An interview with former parole board commissioner Tom Grant. For complete report, see:
Q & A: Tom Grant, by John Caher (New York Law Journal, 21 September 2012)
Tom Grant gives his views on the parole process, including the selection of parole commissioners, pre- and post-interview preparation and discussion, the risk-and-needs assessment instrument, the movement towards a determinate sentencing structure, pressure on parole commissioners from public officials and members of the public, and unpopular parole decisions that result in public scrutiny and criticism.
Perhaps the most significant part of the interview is where Grant admits that there are some inmates who may never be paroled, no matter how well they do while in prison, and even if there is no likelihood that they will ever commit another crime:
"I happened to see one inmate on two separate occasions during my time on the parole board. He had participated in a heartbreaking crime as a teenager and he had subsequently done remarkably well during his lengthy period of incarnation. I don't believe he had one disciplinary infraction. He had already been denied by two or three parole boards, primarily due to the nature of the offense. It was a fatal shooting and he had an accomplice. During his interview, the other board commissioners and I focused on the logistics because it was unclear who might have actually fired the fatal shot. We denied him. From time to time I thought about the case. I said to myself, "I'll re-examine this, if I ever see this guy again," but it's all random who comes before you at an interview so I didn't know if I would see him again.
Four years go by, and I see him and the same questions come up, as they would. He was still doing well. In my opinion, he had no more likelihood of committing a crime than you or I. This time I voted to release him and the two other commissioners on the panel voted to keep him in. He is still in. He has life at the end of his sentence. I still think about it. We got bogged down with the logistics. He may never go home. That is the one I think about."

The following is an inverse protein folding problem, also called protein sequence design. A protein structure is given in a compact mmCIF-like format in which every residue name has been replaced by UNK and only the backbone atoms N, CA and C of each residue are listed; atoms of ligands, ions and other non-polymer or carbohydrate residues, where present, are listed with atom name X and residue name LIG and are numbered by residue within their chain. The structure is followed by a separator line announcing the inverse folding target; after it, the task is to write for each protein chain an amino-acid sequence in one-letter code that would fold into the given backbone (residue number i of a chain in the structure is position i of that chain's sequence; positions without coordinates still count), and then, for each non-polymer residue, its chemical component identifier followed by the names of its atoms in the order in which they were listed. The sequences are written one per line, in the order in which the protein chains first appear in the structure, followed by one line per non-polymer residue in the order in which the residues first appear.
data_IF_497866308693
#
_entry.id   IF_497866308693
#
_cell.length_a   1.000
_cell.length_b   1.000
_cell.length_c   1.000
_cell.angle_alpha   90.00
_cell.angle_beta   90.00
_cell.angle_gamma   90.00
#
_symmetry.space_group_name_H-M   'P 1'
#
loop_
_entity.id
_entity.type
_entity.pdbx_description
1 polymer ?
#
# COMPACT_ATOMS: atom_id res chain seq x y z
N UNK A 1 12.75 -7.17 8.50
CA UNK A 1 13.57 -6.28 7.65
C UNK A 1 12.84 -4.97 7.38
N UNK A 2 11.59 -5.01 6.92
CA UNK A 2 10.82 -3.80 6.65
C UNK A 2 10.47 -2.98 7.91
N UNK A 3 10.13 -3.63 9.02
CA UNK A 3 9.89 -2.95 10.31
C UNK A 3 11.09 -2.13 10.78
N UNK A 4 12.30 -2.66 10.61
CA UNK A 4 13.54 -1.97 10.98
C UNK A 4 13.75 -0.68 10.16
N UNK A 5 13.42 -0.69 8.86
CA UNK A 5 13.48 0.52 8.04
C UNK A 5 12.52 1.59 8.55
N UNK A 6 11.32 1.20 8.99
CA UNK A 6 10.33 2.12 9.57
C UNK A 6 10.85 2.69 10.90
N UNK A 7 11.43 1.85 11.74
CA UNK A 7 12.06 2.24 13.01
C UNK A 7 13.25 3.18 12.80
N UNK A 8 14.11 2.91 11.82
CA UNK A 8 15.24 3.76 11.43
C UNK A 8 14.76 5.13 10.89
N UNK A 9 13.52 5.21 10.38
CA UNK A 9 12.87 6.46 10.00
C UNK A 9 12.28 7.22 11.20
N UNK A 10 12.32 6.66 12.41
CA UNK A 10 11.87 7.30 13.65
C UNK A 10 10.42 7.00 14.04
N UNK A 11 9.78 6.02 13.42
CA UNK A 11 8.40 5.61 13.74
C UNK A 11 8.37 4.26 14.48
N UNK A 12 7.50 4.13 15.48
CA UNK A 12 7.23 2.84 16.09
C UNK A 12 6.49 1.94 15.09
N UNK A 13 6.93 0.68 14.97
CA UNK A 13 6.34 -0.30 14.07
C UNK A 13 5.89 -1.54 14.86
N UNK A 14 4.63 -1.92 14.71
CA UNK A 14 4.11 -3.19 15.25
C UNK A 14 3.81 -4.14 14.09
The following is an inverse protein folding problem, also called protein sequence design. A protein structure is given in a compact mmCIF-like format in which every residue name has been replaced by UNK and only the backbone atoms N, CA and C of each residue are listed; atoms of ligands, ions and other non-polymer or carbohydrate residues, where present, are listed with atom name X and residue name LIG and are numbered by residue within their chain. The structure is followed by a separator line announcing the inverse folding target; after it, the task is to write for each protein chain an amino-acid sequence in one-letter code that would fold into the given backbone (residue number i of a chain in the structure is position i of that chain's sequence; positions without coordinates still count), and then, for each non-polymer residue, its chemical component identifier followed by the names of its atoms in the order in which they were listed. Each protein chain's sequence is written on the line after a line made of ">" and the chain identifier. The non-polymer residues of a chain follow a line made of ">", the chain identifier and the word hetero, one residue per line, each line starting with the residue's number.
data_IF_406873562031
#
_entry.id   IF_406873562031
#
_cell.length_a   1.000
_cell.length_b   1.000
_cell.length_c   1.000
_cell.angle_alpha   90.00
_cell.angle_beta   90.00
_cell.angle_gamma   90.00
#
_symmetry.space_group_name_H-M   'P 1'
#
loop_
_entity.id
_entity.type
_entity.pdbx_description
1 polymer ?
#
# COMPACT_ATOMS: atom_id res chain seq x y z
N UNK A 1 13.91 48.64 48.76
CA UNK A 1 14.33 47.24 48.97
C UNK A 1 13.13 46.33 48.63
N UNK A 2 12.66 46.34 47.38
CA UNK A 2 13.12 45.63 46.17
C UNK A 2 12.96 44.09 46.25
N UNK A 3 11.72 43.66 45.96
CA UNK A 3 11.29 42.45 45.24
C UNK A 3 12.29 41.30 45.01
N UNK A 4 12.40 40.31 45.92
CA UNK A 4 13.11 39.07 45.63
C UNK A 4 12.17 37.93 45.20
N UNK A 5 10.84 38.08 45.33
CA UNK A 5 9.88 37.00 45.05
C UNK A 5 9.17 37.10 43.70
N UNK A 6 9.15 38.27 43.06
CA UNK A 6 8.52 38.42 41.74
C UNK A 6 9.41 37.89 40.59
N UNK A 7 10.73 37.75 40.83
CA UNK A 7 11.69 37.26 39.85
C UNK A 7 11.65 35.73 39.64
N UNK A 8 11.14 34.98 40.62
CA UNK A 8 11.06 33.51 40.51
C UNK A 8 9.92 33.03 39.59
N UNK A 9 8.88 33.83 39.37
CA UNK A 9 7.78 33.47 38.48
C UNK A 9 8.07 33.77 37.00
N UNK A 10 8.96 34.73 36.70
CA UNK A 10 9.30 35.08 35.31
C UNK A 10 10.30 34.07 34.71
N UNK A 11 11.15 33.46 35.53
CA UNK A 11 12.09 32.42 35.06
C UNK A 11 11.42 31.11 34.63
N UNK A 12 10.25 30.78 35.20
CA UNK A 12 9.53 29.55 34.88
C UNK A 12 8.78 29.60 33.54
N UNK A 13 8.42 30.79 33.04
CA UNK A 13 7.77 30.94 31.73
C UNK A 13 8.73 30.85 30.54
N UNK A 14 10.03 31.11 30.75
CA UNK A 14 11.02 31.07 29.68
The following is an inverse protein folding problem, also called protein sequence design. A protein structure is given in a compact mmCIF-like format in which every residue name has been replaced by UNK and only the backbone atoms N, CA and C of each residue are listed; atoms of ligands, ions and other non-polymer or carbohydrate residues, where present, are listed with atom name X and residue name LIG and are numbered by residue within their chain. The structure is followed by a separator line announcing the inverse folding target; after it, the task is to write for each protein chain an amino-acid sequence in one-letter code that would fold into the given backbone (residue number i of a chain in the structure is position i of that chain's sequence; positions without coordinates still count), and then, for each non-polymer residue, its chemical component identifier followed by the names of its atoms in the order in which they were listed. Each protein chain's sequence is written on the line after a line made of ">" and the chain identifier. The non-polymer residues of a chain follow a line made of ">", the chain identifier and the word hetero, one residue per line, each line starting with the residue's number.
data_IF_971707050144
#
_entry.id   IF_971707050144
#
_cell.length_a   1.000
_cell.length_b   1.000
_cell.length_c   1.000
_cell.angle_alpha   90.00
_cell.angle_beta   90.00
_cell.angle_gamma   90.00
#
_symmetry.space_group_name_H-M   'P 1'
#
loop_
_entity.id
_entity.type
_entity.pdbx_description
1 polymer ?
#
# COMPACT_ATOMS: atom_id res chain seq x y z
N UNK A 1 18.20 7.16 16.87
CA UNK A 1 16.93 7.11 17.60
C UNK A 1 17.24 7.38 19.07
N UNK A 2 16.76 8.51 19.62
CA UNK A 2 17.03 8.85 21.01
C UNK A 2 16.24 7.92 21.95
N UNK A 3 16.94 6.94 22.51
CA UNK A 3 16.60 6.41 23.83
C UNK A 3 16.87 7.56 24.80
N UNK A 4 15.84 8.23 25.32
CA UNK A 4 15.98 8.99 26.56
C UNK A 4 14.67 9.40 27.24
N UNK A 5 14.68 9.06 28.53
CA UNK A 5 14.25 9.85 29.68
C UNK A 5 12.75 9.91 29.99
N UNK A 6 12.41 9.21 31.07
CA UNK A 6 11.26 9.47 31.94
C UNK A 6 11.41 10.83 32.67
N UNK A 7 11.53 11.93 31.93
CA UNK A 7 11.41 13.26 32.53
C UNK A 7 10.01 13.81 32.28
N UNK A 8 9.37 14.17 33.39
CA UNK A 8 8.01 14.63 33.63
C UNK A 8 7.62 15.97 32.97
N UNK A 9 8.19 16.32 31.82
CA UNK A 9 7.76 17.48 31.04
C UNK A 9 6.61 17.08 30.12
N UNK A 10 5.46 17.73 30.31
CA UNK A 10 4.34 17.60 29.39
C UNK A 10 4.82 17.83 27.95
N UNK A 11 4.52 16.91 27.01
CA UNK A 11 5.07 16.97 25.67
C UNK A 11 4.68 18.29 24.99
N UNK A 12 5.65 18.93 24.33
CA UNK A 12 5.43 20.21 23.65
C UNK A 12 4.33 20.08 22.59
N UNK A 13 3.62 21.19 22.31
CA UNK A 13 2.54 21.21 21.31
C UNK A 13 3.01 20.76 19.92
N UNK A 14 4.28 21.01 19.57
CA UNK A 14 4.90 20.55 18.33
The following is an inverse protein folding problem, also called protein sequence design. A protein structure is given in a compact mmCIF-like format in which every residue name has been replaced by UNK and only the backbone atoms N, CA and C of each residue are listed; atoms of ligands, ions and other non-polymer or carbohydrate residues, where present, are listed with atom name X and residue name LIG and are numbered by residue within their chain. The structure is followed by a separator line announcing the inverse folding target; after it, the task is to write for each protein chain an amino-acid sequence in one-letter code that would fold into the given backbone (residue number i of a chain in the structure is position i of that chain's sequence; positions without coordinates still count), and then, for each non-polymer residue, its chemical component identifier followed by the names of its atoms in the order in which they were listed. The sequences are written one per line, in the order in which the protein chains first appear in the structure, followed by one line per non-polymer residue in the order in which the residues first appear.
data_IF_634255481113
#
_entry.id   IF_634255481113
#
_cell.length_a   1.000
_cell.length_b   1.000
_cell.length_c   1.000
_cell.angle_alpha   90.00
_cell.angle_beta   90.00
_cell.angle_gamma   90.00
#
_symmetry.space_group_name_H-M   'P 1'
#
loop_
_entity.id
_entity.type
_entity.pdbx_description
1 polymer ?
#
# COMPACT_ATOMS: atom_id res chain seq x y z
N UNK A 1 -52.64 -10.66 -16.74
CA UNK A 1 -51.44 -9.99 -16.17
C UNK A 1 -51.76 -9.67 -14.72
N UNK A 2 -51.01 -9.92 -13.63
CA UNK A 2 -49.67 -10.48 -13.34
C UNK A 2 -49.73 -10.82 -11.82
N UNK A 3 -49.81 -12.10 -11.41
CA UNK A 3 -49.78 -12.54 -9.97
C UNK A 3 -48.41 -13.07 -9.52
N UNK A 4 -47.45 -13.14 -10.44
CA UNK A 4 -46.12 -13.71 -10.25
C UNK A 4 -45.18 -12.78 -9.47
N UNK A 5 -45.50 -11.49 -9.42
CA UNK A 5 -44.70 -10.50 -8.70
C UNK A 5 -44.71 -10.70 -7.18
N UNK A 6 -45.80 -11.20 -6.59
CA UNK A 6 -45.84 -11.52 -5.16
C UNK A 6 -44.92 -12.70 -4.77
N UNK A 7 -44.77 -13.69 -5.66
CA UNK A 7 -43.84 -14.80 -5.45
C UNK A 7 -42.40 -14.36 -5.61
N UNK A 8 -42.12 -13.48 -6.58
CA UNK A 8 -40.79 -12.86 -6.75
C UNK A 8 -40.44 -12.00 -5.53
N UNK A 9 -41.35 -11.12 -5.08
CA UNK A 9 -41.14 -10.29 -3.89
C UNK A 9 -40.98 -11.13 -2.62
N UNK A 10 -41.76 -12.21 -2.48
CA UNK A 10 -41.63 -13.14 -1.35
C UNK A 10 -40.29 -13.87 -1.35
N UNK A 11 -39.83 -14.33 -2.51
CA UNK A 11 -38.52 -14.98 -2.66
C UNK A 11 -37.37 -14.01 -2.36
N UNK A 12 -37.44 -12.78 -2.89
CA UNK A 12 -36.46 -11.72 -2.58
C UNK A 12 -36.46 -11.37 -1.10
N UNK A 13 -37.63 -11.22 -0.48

Grant's views on risk-and-needs assessment:
"The recent statute requiring the parole board to use a risk-and-needs assessment is perhaps the most significant positive change in parole-related statutes in the last two decades. Now that the Legislature and the Executive have moved away from an indeterminate sentencing structure to a determinate sentencing scheme, most of the cases the parole board will see in the future will be the non-drug A1 violent felons where the maximum sentence is life. If you look at the last two decades of research, the recidivism rate for released A1 violent felons is remarkably low. I would expect the risk-and-needs assessment instrument will provide the commissioners with a valuable empirical tool that will greatly aid them in decision making."
Grant makes the following two recommendations for reform:
"There should be a one-term limitation for parole board commissioners. The commissioner would, on the day of confirmation, know exactly when his term would end. This would reduce, if not eliminate, any perceived "outside influences" on the parole decision making process.
The second reform would offer the inmate an option to have a hearing, rather than just an interview, between the inmate and the commissioners for A1 felony (non-drug) cases. The inmate would be able to call witnesses on his behalf, perhaps relatives, employers, corrections counselors, someone from the Fortune Society or the Osborne Association. On the other side, if there was opposition to the release, the district attorney could participate, victims or their representatives, if they chose, could talk about how they and their families have been affected.
The hearing system for the A1's would ensure that the Parole Board had enough information to make an informed and reasoned decision based on the governing statutes.
If both of these proposals were enacted, they would encourage the board members to take even more care in their decision making."